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Virginia Pine, Pinus virginiana

Virginia pine (Pinus virginiana) grows in southern New York from Long Island and continues through the Appalachian Mountains to western Tennessee and Alabamain elevations as high as 2953 feet. This tree is also known as the scrub pine, spruce pine, or Jersey pine. The Harvard Arboretum in Boston, MA has cultivated Virginia pine on display.

The Virginia pine is a medium sized tree growing from 29.5 – 59 feet tall with some getting as tall as 105 feet in perfect conditions. This tree grows best in well-drained loam or clay but can grow in sandy soil but will not grow as tall. This is a short-lived tree living 65-90 years.

The trunk of this tree is usually straight but can also be twisted with the crown having an irregular shape. The trunk can grow up to 1.64 feet in diameter with the bark being smooth when immature, turning scaly and reddish in color as it ages before turning thick and gray-brown. The needles are pale yellow-green to a deep green and grow in bundles of two, usually twisted, and measures from 0.78-3.15 inches long. The needles can live on the tree for three to four years. The Virginia pine grows both the pollen and seed cones on the same tree with the pollen cones growing from 0.39-0.78 inches long and is the color of red-brown or yellow. The seed cones measure 1.18-3.15 inches long when open and are brown in color. Seed cones grow in the crown of the tree and hang on for up to fifteen years but releases the seeds in the second year. Seeds are brown and measure 0.157-0.275 inches long with wings measuring 0.787 inches long.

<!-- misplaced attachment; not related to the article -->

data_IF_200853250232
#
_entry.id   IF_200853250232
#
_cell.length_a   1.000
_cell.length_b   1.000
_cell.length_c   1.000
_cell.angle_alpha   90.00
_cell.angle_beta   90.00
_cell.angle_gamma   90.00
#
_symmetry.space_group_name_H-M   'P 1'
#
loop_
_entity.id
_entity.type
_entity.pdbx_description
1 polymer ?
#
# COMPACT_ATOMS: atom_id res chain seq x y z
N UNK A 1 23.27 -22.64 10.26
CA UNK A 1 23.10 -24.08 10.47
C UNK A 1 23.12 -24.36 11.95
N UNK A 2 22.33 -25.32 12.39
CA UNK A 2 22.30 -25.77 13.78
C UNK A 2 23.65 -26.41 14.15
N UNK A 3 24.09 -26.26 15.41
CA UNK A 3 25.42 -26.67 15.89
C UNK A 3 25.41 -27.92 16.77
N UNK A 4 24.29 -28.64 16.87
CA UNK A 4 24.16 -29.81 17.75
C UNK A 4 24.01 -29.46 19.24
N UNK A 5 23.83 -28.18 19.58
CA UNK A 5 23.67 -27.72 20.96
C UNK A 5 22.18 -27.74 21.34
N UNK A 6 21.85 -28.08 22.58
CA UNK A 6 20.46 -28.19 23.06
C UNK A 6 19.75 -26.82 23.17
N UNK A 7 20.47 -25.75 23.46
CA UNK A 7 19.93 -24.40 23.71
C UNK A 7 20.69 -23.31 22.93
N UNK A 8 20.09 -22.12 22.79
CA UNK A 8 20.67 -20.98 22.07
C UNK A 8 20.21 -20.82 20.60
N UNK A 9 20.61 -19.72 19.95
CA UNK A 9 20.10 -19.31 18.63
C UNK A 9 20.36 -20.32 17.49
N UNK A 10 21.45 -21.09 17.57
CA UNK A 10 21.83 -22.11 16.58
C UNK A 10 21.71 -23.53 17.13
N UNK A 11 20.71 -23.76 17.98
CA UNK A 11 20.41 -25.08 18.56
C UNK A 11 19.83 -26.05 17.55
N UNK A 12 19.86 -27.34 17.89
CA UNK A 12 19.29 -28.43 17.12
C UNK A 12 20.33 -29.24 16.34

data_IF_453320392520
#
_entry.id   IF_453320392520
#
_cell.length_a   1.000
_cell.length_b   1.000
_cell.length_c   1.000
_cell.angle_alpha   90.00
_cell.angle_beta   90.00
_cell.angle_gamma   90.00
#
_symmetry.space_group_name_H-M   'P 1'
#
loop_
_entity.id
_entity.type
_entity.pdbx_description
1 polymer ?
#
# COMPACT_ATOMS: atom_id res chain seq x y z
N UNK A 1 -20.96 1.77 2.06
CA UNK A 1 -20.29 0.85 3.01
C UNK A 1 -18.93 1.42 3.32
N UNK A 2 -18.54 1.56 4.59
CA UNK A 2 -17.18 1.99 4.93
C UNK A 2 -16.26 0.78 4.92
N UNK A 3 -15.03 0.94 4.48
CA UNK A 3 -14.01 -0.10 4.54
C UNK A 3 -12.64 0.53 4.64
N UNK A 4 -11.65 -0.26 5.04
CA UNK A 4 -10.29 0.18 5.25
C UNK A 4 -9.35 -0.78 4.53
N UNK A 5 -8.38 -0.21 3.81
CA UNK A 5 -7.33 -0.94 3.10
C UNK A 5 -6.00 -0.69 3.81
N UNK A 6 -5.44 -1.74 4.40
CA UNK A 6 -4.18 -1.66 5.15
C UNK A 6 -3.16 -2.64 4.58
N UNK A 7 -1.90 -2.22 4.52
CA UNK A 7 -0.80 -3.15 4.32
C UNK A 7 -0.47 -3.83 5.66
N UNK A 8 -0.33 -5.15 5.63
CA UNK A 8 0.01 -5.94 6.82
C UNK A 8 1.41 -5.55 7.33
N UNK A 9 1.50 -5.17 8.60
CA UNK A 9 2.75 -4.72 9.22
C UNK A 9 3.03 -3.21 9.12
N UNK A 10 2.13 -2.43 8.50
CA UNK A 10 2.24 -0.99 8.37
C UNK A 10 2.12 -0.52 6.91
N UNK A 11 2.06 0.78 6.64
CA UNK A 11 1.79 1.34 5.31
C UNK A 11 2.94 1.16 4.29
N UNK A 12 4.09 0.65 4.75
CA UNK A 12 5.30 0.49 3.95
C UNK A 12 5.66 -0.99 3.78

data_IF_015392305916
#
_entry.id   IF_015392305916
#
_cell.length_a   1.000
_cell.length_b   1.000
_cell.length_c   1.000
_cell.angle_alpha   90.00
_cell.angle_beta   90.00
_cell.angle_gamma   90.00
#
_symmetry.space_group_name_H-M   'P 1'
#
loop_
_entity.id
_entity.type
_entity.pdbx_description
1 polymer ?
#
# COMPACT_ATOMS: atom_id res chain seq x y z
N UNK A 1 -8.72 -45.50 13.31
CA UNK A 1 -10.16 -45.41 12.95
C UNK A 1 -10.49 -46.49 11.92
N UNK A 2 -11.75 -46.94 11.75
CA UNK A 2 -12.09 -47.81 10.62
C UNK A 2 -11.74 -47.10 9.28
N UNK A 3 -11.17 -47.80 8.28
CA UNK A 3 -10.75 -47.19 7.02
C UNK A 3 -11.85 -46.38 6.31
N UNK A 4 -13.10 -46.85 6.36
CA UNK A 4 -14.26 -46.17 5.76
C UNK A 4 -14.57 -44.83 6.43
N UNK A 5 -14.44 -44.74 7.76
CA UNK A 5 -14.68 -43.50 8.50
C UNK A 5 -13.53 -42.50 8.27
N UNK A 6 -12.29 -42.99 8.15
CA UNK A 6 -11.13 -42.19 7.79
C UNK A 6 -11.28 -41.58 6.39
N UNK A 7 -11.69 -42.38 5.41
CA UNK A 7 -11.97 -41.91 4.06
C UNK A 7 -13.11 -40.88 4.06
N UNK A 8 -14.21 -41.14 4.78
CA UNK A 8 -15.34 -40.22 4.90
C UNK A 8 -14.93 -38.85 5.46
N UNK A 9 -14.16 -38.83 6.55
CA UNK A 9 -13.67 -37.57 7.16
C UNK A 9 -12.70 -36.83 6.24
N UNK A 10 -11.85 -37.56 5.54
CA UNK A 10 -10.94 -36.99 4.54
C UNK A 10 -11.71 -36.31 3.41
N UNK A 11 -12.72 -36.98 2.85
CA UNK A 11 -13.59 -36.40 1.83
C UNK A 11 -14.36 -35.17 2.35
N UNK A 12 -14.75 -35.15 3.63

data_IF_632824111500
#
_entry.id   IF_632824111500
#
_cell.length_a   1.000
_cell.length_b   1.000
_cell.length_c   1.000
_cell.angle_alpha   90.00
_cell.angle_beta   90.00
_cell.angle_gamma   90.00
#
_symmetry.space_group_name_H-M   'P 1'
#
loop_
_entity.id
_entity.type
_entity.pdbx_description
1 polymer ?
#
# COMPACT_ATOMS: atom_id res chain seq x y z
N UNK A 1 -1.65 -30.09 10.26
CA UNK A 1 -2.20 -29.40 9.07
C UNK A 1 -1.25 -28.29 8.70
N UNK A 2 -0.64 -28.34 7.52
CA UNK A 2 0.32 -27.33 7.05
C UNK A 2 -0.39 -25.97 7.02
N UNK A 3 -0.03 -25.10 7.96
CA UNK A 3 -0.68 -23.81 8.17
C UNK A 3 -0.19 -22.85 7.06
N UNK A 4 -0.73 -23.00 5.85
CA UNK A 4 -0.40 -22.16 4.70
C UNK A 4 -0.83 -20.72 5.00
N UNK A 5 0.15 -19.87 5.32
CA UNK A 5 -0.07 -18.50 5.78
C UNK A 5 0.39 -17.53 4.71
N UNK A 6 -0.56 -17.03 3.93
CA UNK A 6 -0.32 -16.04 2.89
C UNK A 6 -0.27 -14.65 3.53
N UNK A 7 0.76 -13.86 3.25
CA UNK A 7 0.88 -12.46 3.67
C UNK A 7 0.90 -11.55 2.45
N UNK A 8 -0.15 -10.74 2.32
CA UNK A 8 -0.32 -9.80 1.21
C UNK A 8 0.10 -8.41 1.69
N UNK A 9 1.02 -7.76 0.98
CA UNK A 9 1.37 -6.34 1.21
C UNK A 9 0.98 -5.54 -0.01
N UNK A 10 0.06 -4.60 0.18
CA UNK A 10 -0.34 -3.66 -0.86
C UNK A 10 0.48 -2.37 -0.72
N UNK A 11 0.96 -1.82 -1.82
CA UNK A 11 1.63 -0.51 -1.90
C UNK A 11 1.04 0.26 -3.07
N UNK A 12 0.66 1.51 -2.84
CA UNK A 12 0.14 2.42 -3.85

The Virginia pine is planted on the surface of coalmine spoils and abandoned fields. This tree is mainly used for pulp but can be used for mine timbers, railroad ties, rough lumber, fuel, tar, and charcoal. The Cherokee Indians used this tree for medicinal purposes including chewing the bark to control diarrhea; as a cold remedy by mixing with steam and oil; needles are infused to treat fever; roots used to treat hemorrhoids; tar was used to treat tuberculosis; treatment for constipation as well as intestinal worms, measles and other diseases.

Image Caption: Pollen cones of the Virginia pine (Pinus virginiana). Credit: Famartin/Wikipedia (CC BY-SA 3.0)

Virginia Pine Pinus virginiana


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